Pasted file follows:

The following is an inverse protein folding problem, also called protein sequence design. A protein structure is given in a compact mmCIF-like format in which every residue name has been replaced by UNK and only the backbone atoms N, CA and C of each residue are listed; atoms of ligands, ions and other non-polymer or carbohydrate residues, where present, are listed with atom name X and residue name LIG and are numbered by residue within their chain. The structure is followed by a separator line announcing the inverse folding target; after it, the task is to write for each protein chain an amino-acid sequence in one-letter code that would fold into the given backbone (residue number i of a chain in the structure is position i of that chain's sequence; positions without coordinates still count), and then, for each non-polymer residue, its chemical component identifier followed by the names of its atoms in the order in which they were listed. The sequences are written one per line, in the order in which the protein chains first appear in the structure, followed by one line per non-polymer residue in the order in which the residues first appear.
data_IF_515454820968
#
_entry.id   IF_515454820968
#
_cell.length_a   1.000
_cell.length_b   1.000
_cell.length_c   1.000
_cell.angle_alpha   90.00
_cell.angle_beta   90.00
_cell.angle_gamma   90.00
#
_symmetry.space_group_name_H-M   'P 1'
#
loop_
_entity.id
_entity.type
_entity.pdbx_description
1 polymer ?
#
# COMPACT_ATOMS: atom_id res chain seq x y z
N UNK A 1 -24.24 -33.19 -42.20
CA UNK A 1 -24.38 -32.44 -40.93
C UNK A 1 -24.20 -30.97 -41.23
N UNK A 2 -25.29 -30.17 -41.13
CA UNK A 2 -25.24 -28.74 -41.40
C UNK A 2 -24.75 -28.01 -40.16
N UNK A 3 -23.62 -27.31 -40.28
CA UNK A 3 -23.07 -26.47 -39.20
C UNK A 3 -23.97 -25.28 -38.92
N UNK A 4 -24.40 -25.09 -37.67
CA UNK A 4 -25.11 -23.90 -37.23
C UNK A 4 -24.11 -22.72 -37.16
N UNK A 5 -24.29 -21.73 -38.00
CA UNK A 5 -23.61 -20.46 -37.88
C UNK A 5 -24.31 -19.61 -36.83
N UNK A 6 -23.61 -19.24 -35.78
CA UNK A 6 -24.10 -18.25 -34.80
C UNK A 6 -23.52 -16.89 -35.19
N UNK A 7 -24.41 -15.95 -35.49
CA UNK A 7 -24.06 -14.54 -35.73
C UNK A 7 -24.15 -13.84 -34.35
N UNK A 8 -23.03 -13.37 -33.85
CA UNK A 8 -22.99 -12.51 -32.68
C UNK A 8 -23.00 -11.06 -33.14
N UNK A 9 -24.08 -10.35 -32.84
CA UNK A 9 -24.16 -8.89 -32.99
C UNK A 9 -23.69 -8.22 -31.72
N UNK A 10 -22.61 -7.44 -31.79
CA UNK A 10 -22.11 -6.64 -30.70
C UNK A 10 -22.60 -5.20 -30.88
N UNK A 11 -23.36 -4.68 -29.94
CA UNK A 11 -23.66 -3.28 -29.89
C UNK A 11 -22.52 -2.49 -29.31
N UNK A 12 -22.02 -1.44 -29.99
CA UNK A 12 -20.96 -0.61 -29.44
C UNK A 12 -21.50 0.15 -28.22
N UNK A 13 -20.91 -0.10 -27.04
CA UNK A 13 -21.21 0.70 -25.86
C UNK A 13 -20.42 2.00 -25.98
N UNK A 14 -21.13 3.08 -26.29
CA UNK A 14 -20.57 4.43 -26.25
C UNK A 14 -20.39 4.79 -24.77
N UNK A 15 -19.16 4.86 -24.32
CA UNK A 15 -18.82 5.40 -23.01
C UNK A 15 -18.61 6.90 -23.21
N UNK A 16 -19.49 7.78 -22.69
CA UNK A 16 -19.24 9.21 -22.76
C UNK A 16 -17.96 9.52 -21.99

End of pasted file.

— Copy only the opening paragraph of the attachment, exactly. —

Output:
The following is an inverse protein folding problem, also called protein sequence design. A protein structure is given in a compact mmCIF-like format in which every residue name has been replaced by UNK and only the backbone atoms N, CA and C of each residue are listed; atoms of ligands, ions and other non-polymer or carbohydrate residues, where present, are listed with atom name X and residue name LIG and are numbered by residue within their chain. The structure is followed by a separator line announcing the inverse folding target; after it, the task is to write for each protein chain an amino-acid sequence in one-letter code that would fold into the given backbone (residue number i of a chain in the structure is position i of that chain's sequence; positions without coordinates still count), and then, for each non-polymer residue, its chemical component identifier followed by the names of its atoms in the order in which they were listed. The sequences are written one per line, in the order in which the protein chains first appear in the structure, followed by one line per non-polymer residue in the order in which the residues first appear.